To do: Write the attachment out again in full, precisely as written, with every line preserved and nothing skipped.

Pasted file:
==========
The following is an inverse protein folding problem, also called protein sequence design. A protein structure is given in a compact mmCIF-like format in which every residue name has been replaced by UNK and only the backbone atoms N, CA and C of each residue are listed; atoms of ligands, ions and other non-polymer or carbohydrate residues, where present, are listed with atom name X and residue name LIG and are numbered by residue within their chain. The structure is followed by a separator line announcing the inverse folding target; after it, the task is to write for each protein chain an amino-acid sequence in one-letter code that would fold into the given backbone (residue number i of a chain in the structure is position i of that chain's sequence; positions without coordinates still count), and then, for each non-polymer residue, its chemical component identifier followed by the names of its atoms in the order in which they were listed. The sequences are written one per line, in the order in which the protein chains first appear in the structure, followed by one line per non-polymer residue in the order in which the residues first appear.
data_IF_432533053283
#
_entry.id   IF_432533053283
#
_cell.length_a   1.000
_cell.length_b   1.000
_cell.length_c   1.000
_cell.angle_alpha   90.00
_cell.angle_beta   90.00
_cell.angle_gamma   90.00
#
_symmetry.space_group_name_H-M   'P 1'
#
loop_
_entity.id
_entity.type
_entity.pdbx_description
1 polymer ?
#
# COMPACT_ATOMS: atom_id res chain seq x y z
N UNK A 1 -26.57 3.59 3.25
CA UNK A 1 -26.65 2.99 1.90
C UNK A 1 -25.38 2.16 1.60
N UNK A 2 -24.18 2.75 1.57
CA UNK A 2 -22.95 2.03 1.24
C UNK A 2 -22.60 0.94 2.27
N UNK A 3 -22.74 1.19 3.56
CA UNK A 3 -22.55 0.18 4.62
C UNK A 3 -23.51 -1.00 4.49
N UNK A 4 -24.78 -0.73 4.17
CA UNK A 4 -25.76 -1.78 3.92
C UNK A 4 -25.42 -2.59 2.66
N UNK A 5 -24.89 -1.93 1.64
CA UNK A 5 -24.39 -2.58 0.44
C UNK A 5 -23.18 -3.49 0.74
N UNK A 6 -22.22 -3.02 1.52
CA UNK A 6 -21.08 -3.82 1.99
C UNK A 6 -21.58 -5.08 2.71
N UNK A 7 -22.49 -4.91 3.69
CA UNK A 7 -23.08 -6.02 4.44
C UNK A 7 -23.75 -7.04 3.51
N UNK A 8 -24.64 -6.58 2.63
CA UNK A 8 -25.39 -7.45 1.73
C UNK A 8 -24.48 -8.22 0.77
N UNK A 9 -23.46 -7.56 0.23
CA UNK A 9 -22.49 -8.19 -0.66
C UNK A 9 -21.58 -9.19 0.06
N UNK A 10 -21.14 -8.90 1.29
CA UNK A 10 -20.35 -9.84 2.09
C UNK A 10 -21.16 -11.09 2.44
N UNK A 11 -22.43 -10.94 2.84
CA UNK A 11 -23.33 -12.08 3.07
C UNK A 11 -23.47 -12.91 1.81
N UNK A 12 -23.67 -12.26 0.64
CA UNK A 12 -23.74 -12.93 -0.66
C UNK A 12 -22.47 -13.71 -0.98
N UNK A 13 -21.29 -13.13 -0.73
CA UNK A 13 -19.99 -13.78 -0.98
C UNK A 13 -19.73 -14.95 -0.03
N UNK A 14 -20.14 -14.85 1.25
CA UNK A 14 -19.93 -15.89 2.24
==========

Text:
The following is an inverse protein folding problem, also called protein sequence design. A protein structure is given in a compact mmCIF-like format in which every residue name has been replaced by UNK and only the backbone atoms N, CA and C of each residue are listed; atoms of ligands, ions and other non-polymer or carbohydrate residues, where present, are listed with atom name X and residue name LIG and are numbered by residue within their chain. The structure is followed by a separator line announcing the inverse folding target; after it, the task is to write for each protein chain an amino-acid sequence in one-letter code that would fold into the given backbone (residue number i of a chain in the structure is position i of that chain's sequence; positions without coordinates still count), and then, for each non-polymer residue, its chemical component identifier followed by the names of its atoms in the order in which they were listed. The sequences are written one per line, in the order in which the protein chains first appear in the structure, followed by one line per non-polymer residue in the order in which the residues first appear.
data_IF_432533053283
#
_entry.id   IF_432533053283
#
_cell.length_a   1.000
_cell.length_b   1.000
_cell.length_c   1.000
_cell.angle_alpha   90.00
_cell.angle_beta   90.00
_cell.angle_gamma   90.00
#
_symmetry.space_group_name_H-M   'P 1'
#
loop_
_entity.id
_entity.type
_entity.pdbx_description
1 polymer ?
#
# COMPACT_ATOMS: atom_id res chain seq x y z
N UNK A 1 -26.57 3.59 3.25
CA UNK A 1 -26.65 2.99 1.90
C UNK A 1 -25.38 2.16 1.60
N UNK A 2 -24.18 2.75 1.57
CA UNK A 2 -22.95 2.03 1.24
C UNK A 2 -22.60 0.94 2.27
N UNK A 3 -22.74 1.19 3.56
CA UNK A 3 -22.55 0.18 4.62
C UNK A 3 -23.51 -1.00 4.49
N UNK A 4 -24.78 -0.73 4.17
CA UNK A 4 -25.76 -1.78 3.92
C UNK A 4 -25.42 -2.59 2.66
N UNK A 5 -24.89 -1.93 1.64
CA UNK A 5 -24.39 -2.58 0.44
C UNK A 5 -23.18 -3.49 0.74
N UNK A 6 -22.22 -3.02 1.52
CA UNK A 6 -21.08 -3.82 1.99
C UNK A 6 -21.58 -5.08 2.71
N UNK A 7 -22.49 -4.91 3.69
CA UNK A 7 -23.08 -6.02 4.44
C UNK A 7 -23.75 -7.04 3.51
N UNK A 8 -24.64 -6.58 2.63
CA UNK A 8 -25.39 -7.45 1.73
C UNK A 8 -24.48 -8.22 0.77
N UNK A 9 -23.46 -7.56 0.23
CA UNK A 9 -22.49 -8.19 -0.66
C UNK A 9 -21.58 -9.19 0.06
N UNK A 10 -21.14 -8.90 1.29
CA UNK A 10 -20.35 -9.84 2.09
C UNK A 10 -21.16 -11.09 2.44
N UNK A 11 -22.43 -10.94 2.84
CA UNK A 11 -23.33 -12.08 3.07
C UNK A 11 -23.47 -12.91 1.81
N UNK A 12 -23.67 -12.26 0.64
CA UNK A 12 -23.74 -12.93 -0.66
C UNK A 12 -22.47 -13.71 -0.98
N UNK A 13 -21.29 -13.13 -0.73
CA UNK A 13 -19.99 -13.78 -0.98
C UNK A 13 -19.73 -14.95 -0.03
N UNK A 14 -20.14 -14.85 1.25
CA UNK A 14 -19.93 -15.89 2.24